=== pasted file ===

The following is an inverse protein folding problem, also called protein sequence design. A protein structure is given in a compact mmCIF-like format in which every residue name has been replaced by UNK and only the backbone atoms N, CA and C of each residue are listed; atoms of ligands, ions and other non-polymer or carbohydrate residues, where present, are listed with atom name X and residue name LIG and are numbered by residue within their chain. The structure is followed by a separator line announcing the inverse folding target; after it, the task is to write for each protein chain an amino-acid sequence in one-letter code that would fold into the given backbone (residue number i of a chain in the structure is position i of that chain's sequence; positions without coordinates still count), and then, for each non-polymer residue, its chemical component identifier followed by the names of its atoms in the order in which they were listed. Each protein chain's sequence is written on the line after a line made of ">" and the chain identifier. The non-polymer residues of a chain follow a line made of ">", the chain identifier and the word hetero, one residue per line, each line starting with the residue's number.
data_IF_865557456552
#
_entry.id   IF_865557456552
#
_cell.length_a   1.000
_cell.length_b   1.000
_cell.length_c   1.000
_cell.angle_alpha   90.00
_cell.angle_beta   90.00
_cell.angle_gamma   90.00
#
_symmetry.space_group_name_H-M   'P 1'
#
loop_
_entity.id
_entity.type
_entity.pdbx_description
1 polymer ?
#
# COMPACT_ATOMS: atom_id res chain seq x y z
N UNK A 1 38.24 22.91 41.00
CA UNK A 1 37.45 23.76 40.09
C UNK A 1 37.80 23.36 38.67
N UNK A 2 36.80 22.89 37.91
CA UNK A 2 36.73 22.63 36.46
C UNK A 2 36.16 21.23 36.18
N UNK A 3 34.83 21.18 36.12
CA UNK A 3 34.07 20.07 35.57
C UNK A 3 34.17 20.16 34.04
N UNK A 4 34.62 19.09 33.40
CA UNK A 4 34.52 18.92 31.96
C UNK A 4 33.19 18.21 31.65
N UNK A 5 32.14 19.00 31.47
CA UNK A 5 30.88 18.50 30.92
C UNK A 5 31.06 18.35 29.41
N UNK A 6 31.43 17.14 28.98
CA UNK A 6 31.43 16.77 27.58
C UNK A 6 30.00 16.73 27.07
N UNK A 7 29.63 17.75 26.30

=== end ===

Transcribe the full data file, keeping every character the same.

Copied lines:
The following is an inverse protein folding problem, also called protein sequence design. A protein structure is given in a compact mmCIF-like format in which every residue name has been replaced by UNK and only the backbone atoms N, CA and C of each residue are listed; atoms of ligands, ions and other non-polymer or carbohydrate residues, where present, are listed with atom name X and residue name LIG and are numbered by residue within their chain. The structure is followed by a separator line announcing the inverse folding target; after it, the task is to write for each protein chain an amino-acid sequence in one-letter code that would fold into the given backbone (residue number i of a chain in the structure is position i of that chain's sequence; positions without coordinates still count), and then, for each non-polymer residue, its chemical component identifier followed by the names of its atoms in the order in which they were listed. Each protein chain's sequence is written on the line after a line made of ">" and the chain identifier. The non-polymer residues of a chain follow a line made of ">", the chain identifier and the word hetero, one residue per line, each line starting with the residue's number.
data_IF_865557456552
#
_entry.id   IF_865557456552
#
_cell.length_a   1.000
_cell.length_b   1.000
_cell.length_c   1.000
_cell.angle_alpha   90.00
_cell.angle_beta   90.00
_cell.angle_gamma   90.00
#
_symmetry.space_group_name_H-M   'P 1'
#
loop_
_entity.id
_entity.type
_entity.pdbx_description
1 polymer ?
#
# COMPACT_ATOMS: atom_id res chain seq x y z
N UNK A 1 38.24 22.91 41.00
CA UNK A 1 37.45 23.76 40.09
C UNK A 1 37.80 23.36 38.67
N UNK A 2 36.80 22.89 37.91
CA UNK A 2 36.73 22.63 36.46
C UNK A 2 36.16 21.23 36.18
N UNK A 3 34.83 21.18 36.12
CA UNK A 3 34.07 20.07 35.57
C UNK A 3 34.17 20.16 34.04
N UNK A 4 34.62 19.09 33.40
CA UNK A 4 34.52 18.92 31.96
C UNK A 4 33.19 18.21 31.65
N UNK A 5 32.14 19.00 31.47
CA UNK A 5 30.88 18.50 30.92
C UNK A 5 31.06 18.35 29.41
N UNK A 6 31.43 17.14 28.98
CA UNK A 6 31.43 16.77 27.58
C UNK A 6 30.00 16.73 27.07
N UNK A 7 29.63 17.75 26.30